A lot of people might think that a budget is necessary to manage their business finances. But I’m here to offer that budgeting often leads to negative feelings, restraint, and being boxed into our numbers.
In contrast, I like to approach the numbers in a different way, one that feels more expansive and free.
Rather than just setting strict budget lines, I help my clients look at what is actually happening in their business. Your numbers are your data and that tells a story.
In any business, there’s a flow of money coming in (income) and money flowing out (expenses). At a minimum, your income should be covering amounts spent to generate your income. This is typically referred to as “cost of goods sold”. For example, if you are making a cake, the ingredients that go in the cake and the time it takes to make the cake (time is money, ladies!) are your cost of goods sold. Your income should also cover any variable costs outside of the ingredients and time, such as the electricity to run the store, rent, supplies, etc.
The goal is, after all of your costs of goods and overhead expenses, your business would have money left over and you would profit.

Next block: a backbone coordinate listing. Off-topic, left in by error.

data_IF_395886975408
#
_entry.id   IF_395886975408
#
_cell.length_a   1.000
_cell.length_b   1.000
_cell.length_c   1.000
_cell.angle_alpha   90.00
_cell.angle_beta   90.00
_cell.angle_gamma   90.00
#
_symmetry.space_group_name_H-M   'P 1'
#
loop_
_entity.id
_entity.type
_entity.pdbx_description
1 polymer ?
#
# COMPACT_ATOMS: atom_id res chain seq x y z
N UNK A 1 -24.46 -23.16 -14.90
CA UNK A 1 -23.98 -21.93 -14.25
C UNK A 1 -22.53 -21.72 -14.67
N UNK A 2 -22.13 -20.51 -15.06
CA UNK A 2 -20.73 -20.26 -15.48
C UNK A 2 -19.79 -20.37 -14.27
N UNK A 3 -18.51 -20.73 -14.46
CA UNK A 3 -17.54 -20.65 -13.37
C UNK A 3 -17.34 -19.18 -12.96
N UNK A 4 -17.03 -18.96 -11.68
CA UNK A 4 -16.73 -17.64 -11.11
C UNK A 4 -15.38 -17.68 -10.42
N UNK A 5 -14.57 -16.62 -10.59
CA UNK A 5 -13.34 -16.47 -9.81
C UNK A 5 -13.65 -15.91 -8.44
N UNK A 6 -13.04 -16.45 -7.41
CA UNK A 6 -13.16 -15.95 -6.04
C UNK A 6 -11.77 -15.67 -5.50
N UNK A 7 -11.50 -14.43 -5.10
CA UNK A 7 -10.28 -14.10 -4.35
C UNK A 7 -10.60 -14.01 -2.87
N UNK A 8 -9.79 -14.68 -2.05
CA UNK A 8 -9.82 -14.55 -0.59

There are two ways to maximize profit: increase income or decrease expenses.
Real growth and ease in your business happens when you optimize both income and expenses so that you are making the money you want while being able to finance your business adequately, so it thrives.
This is the opposite of an arbitrary budget, fueled by scrimping and cutting corners or operating from a scarce place where you don’t feel you have enough and are spending money for the sake of spending it, and not being intentional with the amount of income you want to make and how to get there.
So how do you get there?
Ask yourself the following questions:
- Are you utilizing everything your business is paying for? Often we are spending money and not using what we’re buying (think subscriptions, services, etc.)
- Are you charging enough for your product or service/is your pricing optimized? This goes back to what I said before about your income needing to cover the cost of goods and the overhead expenses in your business.
Once you have these areas covered, you can determine the path for your growth, whether that is new offerings, higher pricing, or even bringing on new staff to support new income sources.
Numbers are where I thrive. If you are ready to start looking at your business finances, book a free discovery call below and we can discuss how you can optimize your numbers.